935 F2d 1019 Pacific Reinsurance Management Corp

935 F.2d 1019

Company, Plaintiffs-Appellees,
OHIO REINSURANCE CORP.; Walton Insurance Ltd.;
Abeille-Paix Reassurances; Hamburg International
Reinsurance Company; Hassneh Insurance Company of Israel
Ltd.; Seguros America S.A., Defendants-Appellants.

Nos. 88-6242, 88-6560 and 89-55550.

United States Court of Appeals,
Ninth Circuit.

Argued and Submitted Jan. 9, 1991.
Decided June 5, 1991.

Elliott M. Kroll, Kroll & Tract, Los Angeles, Cal., Barry L. Weissman, Knapp, Petersen & Clarke, Universal City, Cal., for defendants-appellants.

Linda M. Lasley, Buchalter, Nemer, Fields & Younger, Los Angeles, Cal., for plaintiffs-appellees.

Appeal from the United States District Court for the Central District of California.

Before ALARCON, NORRIS and WIGGINS, Circuit Judges.

WIGGINS, Circuit Judge:

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Ohio Reinsurance Corp., et al. appeals the district court's denial of a partial stay of arbitration, confirmation of the arbitration panel's Interim Final Order (IFO), and the district court's supersedeas bond order pending appeal of the IFO. The Federal Arbitration Act, 9 U.S.C. Sec. 1 et seq., does not confer independent jurisdiction on the federal courts. General Atomic Co. v. United Nuclear Corp., 655 F.2d 968, 969 (9th Cir.1981), cert. denied, 455 U.S. 948, 102 S.Ct. 1449, 71 L.Ed.2d 662 (1982). However, diversity jurisdiction exists in this case, 28 U.S.C. Sec. 1332, and the appeal was timely. This court has jurisdiction under 28 U.S.C. Sec. 1292 governing appeals from interlocutory orders. We hold that the denial of partial stay of arbitration is not appealable. We reverse in part and affirm in part the district court's confirmation of the IFO, and the district court's supersedeas bond order.



The appellants, Ohio Reinsurance Corp., et al., were members of a reinsurance pool managed by the appellee, Pacific Reinsurance Management Corporation (PRMC). Each of the appellants executed a Management Agreement authorizing PRMC to develop, underwrite, and manage reinsurance business in their behalf. PRMC accepted much of its business in the name of one of the pool members, Mission Insurance Company. Unhappy with that practice and other matters, appellants sued PRMC for fraud and other wrongful conduct, seeking rescission of the Agreements and damages for any money due third parties from the pool. The district court ordered arbitration under the arbitration provisions of the Management Agreements.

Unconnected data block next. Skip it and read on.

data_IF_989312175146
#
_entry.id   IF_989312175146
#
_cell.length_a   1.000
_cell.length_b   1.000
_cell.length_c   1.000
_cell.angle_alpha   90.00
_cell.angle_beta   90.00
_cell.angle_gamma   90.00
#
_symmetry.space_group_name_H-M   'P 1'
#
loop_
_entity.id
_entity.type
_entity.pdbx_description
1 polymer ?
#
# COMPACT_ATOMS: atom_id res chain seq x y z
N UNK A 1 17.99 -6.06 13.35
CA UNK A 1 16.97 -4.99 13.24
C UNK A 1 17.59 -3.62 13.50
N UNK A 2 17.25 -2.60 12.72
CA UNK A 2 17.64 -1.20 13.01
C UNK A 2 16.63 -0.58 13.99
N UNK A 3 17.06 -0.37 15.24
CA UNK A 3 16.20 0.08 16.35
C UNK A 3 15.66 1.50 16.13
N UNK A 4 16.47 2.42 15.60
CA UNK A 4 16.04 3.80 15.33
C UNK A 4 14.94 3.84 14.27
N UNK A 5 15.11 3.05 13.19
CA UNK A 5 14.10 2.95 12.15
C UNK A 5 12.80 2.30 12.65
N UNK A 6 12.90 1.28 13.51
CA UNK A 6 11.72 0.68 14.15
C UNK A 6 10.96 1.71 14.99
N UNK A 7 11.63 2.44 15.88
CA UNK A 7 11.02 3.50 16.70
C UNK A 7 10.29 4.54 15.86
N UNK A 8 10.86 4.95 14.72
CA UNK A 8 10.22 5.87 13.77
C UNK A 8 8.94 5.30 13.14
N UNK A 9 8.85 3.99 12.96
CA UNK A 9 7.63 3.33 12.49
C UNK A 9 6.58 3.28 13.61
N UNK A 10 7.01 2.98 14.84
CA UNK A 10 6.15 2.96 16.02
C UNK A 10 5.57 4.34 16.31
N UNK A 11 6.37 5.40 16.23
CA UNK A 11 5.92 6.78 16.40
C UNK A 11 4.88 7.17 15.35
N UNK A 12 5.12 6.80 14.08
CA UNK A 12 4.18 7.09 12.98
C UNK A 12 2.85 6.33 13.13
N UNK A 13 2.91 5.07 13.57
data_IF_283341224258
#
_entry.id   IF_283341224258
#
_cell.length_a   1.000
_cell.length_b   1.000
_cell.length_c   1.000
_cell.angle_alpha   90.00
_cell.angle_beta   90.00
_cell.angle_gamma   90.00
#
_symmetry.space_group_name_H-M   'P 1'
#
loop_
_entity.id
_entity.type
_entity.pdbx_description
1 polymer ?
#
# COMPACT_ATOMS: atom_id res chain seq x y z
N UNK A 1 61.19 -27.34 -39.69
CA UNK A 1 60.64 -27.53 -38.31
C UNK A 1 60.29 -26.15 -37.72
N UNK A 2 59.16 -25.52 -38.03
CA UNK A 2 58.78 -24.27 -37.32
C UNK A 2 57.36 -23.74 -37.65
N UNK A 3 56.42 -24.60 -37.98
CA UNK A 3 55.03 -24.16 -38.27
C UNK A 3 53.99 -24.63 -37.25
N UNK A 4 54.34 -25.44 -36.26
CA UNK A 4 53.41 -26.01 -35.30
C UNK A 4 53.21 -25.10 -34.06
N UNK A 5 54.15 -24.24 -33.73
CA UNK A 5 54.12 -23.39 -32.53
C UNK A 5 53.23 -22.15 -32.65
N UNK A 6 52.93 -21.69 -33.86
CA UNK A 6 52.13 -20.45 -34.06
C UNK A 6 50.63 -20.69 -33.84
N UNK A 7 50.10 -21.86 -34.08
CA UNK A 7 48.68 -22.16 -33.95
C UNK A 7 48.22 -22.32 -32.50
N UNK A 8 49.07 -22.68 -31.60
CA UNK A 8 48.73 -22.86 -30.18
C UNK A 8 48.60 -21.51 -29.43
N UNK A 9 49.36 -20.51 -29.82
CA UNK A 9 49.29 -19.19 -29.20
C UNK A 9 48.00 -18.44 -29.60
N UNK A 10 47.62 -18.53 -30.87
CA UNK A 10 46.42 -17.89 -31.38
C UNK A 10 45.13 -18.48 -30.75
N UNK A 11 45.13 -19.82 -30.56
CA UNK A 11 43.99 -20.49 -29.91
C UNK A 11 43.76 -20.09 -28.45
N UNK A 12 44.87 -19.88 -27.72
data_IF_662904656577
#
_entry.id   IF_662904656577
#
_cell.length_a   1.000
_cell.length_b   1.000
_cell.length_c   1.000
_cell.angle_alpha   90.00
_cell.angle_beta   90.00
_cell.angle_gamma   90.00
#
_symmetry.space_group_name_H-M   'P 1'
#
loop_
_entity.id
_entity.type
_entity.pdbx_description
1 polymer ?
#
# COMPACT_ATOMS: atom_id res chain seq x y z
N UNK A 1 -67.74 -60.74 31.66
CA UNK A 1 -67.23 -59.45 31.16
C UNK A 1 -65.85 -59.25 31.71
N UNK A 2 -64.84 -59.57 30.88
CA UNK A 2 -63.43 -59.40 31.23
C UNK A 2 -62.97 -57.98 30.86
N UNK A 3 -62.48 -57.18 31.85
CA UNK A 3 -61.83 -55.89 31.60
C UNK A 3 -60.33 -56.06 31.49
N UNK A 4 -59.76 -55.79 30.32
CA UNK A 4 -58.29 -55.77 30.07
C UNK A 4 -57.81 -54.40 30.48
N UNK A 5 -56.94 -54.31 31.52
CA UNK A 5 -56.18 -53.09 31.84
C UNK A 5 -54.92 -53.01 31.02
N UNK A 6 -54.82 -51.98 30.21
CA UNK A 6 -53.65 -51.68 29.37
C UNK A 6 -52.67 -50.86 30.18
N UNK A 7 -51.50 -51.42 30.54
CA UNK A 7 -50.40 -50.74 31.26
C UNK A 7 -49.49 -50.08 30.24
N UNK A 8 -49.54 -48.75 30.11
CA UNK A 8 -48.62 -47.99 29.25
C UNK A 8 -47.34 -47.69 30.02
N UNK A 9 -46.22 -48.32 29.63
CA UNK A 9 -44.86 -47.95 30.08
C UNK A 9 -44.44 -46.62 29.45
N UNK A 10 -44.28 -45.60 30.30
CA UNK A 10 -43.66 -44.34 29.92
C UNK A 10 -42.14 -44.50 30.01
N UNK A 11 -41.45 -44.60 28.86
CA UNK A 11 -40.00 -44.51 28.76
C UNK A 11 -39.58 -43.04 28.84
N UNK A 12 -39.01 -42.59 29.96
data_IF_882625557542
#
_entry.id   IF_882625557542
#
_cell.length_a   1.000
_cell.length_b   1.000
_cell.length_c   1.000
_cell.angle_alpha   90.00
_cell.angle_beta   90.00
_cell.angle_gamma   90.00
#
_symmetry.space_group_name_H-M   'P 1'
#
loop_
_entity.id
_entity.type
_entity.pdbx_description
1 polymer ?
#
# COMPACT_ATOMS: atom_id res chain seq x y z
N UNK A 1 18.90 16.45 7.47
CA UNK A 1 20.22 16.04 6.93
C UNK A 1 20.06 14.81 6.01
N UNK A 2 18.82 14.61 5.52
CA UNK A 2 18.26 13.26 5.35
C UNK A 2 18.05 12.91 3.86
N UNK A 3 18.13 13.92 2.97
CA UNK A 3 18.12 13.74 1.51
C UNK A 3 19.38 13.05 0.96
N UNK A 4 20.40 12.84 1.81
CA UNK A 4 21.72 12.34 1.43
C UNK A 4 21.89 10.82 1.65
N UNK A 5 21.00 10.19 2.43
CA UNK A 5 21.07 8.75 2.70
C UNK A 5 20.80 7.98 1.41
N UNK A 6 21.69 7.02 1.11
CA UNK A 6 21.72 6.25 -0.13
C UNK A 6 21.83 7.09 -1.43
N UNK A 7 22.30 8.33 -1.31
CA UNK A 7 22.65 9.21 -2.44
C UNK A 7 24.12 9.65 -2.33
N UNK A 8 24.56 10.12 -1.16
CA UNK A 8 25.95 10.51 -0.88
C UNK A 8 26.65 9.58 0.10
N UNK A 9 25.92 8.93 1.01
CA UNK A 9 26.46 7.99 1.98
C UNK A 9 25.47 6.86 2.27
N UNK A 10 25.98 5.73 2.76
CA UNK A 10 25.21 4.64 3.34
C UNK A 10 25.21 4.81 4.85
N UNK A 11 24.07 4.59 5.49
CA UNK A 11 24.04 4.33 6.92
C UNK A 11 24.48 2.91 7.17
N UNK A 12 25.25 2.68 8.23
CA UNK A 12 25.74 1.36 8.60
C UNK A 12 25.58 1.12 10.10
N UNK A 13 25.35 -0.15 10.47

During the arbitration, the panel retained outside counsel to help it set up an escrow account for damages that might be due PRMC under the Agreements. The appellants petitioned the district court to grant a partial stay of the arbitration to prevent PRMC from asserting what appellants argued were non-arbitrable claims. The appellants also sought a ruling that the retention of outside counsel by the panel was an improper delegation of authority. The district court denied the petition. The appeal from that denial is the first of the three considered in this consolidated appeal. (No. 88-6242).


In July, 1988, the arbitration panel issued an Interim Final Order (IFO) setting up an escrow account with the balances apparently due from appellants to PRMC if the Management Agreements prove valid after further investigation. The appeal from the district court's confirmation of the IFO is the second of the three considered in this consolidated appeal. (No. 88-6560).


The third appeal is from the order of the district court requiring supersedeas bonds for the full amount of the escrow order ($20,222,000) pending appeal of the IFO. (No. 89-55550).





The 1988 amendments to the Federal Arbitration Act (FAA) added a new section to the Act, the relevant part of which prohibits an appeal from a district court's denial of a stay of arbitration:

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... [A]n appeal may not be taken from an interlocutory order-- ...


(4) refusing to enjoin an arbitration that is subject to this title.